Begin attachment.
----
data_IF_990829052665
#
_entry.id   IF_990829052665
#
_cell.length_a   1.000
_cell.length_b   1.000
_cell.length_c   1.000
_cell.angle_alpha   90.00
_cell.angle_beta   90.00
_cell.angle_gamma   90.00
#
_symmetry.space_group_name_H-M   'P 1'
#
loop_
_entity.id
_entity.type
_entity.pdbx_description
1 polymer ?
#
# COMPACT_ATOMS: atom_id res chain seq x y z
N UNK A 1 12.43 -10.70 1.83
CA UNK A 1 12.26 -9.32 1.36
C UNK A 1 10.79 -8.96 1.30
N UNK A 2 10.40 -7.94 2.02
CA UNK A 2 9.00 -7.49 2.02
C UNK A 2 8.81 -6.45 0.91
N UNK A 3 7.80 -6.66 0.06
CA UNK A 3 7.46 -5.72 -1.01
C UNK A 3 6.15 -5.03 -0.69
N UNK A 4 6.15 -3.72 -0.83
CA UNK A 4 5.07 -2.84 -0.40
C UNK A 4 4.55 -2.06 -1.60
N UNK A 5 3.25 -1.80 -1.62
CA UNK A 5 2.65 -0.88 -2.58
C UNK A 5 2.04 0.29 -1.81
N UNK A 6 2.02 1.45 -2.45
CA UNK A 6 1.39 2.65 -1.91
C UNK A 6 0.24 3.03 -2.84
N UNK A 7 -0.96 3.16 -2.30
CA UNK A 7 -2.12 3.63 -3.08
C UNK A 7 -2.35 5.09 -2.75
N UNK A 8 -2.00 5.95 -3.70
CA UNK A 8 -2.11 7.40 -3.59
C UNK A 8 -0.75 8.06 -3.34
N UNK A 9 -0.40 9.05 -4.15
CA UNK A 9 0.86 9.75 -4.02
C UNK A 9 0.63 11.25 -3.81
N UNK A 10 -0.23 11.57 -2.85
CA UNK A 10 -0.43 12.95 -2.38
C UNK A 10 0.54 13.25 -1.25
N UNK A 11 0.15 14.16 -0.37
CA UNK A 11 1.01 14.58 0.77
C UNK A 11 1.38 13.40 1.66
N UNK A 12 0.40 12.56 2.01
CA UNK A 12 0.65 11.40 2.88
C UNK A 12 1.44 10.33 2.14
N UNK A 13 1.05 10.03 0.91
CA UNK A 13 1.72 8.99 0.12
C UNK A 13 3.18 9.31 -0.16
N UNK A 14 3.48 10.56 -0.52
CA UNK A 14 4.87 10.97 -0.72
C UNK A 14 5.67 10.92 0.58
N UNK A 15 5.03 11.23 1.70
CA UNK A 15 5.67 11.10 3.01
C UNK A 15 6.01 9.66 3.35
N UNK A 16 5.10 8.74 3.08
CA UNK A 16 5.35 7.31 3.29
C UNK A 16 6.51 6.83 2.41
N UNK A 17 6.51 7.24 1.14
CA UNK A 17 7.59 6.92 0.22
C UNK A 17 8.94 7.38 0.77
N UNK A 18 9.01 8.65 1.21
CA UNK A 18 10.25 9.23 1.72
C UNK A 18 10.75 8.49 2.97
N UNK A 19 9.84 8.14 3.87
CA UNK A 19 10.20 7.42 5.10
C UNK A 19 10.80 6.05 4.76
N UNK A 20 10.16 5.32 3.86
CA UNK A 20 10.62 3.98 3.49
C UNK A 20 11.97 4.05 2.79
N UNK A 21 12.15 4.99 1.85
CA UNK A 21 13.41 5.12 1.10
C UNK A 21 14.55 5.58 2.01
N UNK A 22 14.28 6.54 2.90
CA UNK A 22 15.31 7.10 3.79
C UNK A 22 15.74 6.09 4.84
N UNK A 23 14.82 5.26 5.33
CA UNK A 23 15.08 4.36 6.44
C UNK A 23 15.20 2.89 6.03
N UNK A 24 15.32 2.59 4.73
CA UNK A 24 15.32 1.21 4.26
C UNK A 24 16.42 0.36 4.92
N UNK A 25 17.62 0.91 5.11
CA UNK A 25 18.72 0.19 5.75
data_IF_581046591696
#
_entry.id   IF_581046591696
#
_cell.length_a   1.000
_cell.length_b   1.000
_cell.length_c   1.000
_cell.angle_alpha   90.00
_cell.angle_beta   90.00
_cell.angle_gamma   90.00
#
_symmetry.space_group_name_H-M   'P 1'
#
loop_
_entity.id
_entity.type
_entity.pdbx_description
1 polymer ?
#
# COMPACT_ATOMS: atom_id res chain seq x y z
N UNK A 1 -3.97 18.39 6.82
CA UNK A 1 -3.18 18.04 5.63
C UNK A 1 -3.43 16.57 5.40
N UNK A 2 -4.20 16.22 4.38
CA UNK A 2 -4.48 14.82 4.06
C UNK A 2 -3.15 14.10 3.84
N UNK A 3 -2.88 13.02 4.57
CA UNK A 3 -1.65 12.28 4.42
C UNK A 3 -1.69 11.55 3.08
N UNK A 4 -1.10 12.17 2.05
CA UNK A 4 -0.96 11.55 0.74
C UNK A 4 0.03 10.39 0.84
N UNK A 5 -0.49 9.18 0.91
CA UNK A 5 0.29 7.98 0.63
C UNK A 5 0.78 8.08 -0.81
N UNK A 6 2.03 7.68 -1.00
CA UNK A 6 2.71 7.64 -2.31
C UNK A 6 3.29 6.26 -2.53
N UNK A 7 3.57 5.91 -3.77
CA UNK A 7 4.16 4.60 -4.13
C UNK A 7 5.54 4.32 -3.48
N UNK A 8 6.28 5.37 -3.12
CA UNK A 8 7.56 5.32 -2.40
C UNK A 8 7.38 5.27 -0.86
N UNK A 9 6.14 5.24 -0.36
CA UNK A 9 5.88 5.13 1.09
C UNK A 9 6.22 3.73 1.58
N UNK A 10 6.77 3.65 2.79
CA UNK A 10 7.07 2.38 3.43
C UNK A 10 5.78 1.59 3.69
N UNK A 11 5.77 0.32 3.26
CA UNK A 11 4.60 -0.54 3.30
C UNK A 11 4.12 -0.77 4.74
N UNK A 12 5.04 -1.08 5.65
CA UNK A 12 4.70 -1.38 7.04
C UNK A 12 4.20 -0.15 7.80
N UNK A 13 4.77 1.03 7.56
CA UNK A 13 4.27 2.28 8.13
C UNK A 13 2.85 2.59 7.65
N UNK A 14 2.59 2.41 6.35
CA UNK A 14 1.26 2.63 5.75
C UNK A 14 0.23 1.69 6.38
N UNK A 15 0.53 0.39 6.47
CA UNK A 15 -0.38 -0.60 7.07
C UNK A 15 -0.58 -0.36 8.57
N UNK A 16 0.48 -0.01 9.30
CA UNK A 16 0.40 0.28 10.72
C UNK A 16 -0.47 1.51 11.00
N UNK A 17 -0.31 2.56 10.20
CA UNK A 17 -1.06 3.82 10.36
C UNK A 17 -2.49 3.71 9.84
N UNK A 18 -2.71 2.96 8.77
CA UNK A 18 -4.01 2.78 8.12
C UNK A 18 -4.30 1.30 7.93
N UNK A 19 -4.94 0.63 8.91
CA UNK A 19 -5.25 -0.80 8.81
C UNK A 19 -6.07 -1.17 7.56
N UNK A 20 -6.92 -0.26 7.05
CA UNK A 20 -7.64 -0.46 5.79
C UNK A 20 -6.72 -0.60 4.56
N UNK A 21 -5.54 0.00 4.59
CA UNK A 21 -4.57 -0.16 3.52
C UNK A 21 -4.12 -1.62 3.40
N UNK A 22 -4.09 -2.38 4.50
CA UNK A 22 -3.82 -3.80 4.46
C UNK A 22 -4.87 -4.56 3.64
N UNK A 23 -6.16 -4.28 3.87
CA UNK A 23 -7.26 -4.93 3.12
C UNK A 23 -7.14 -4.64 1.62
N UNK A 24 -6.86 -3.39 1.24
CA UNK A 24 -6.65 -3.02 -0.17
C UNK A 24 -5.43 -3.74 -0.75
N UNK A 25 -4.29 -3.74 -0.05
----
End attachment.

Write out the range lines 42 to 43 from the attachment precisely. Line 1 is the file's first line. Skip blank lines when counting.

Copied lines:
N UNK A 8 -2.00 5.95 -3.70
CA UNK A 8 -2.11 7.40 -3.59